One library, multiple flavors. Our campus libraries reflect their programs and locations. Downtown is Reynolds most urban campus, hosts the most popular laptop checkout program, and offers an amazing cookbook collection (thanks to the culinary program!) Goochland is our rural campus and features a robust horticultural print collection, which is included in the Council of Botanical and Horticultural Libraries. Goochland also houses Reynolds seed library. Parham is Reynolds most suburban campus, and offers students a large, light-filled space with plenty of desktop computers, multiple group study rooms. Parham is home to multiple special collections, including the Paralegal and ESL collection. Reynolds Libraries digital side-our library without walls—reaches distance students around the commonwealth, thanks in part to our VIVA membership. Remote access, eBooks and databases make location no barrier to education.
What is the most popular spot in the library for users?
At all three campuses the group study rooms are incredibly popular. Students use them for both group and individual study, and they are always in use. We had over 13,000 students use the group study rooms in 2016-17.
Which VIVA resource or service do we value the most, and why?
The EBSCOHost collection is essential. Our partnership with VIVA makes it possible for us to provide this high-quality resource for our students, a resource that they will continue to use after they transfer to a four-year university.
Want to see more beautiful libraries? Check out all of the member profiles on the VIVA site.
According to study published in 2008 in the International Journal of Neuroscience, “participants exposed to peppermint oil experienced enhanced memory and processing speeds…[and peppermint] also increased their alertness while helping them maintain a sense of calm.”
We figured if it was published in the Journal of Neuroscience then it must be true. So, beginning Monday, December 12th through Saturday, December 17th (or until we run out of peppermints and pencils!), the Reynolds Libraries will be hosting our popular Peppermints and Pencils event. Come in anytime during our extended hours to pick up a snazzy Reynolds pencil and some peppermints to help you study for your exams.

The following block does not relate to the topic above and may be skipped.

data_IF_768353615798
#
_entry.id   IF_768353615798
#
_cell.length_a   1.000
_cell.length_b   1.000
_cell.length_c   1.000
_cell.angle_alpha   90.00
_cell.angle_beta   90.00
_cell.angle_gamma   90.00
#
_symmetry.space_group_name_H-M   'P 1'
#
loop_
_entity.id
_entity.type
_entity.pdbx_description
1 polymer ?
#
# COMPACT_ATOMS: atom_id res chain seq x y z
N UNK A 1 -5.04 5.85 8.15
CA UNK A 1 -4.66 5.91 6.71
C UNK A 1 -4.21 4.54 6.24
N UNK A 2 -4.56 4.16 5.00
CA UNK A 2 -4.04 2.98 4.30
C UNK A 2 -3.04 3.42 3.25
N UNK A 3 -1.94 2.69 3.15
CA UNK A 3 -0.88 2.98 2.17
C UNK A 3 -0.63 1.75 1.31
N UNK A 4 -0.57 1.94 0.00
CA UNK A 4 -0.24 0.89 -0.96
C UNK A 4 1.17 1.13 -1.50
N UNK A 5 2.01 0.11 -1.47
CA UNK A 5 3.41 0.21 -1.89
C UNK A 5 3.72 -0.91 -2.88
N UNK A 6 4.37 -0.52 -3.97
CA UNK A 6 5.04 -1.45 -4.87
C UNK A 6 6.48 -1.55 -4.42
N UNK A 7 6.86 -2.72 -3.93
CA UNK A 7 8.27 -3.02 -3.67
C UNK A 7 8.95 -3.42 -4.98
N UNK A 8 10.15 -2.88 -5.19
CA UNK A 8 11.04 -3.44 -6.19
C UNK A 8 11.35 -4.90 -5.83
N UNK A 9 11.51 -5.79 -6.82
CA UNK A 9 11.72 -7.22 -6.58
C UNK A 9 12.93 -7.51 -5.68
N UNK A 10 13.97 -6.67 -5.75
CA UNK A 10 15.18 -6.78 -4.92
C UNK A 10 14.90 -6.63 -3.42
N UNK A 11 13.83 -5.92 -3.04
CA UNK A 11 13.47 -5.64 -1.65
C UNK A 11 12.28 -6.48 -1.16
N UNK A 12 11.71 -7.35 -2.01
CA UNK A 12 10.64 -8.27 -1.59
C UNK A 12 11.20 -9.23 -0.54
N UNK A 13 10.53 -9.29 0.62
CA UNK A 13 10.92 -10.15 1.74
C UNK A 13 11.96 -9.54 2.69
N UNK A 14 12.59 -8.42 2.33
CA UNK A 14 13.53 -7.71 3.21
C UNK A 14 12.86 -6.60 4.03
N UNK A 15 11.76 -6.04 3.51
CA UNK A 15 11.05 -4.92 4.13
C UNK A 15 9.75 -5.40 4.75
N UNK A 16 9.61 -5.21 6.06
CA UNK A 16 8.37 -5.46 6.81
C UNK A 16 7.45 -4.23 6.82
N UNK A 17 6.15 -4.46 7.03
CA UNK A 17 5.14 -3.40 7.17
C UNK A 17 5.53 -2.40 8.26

The Reynolds Library Staff wishes you the best of luck through these last two weeks of the semester and please remember we are always here to help!
Denise Woetzel, Information Literacy Librarian, and Suzanne Sherry, Parham Campus Library Coordinator, presented the information session “College Libraries and Research: Top 10 Things to Expect” on December 8, 2014 to students at Hermitage High School.
College-bound senior English students participated in the six sessions, and the Reynolds librarians reached almost 400 students during the event. Students were interested in hearing about college libraries and research, especially the cafes in many large libraries. Students also shared their own experiences visiting other colleges.
Hermitage High School is located near Reynolds Parham Road Campus in Henrico County.
Anita Tarbox, one of the librarians at Hermitage High School, hosted the event. “High School students need help preparing and transitioning academically, particularly with the research skills they will need in college. The advice to ALWAYS ASK your professor or librarian will assist our students as they enter the adult world of college.”
Librarians are committed to helping students succeed in high school, college and beyond. Though this collaboration was one small step for librarians, it was one giant leap for student success.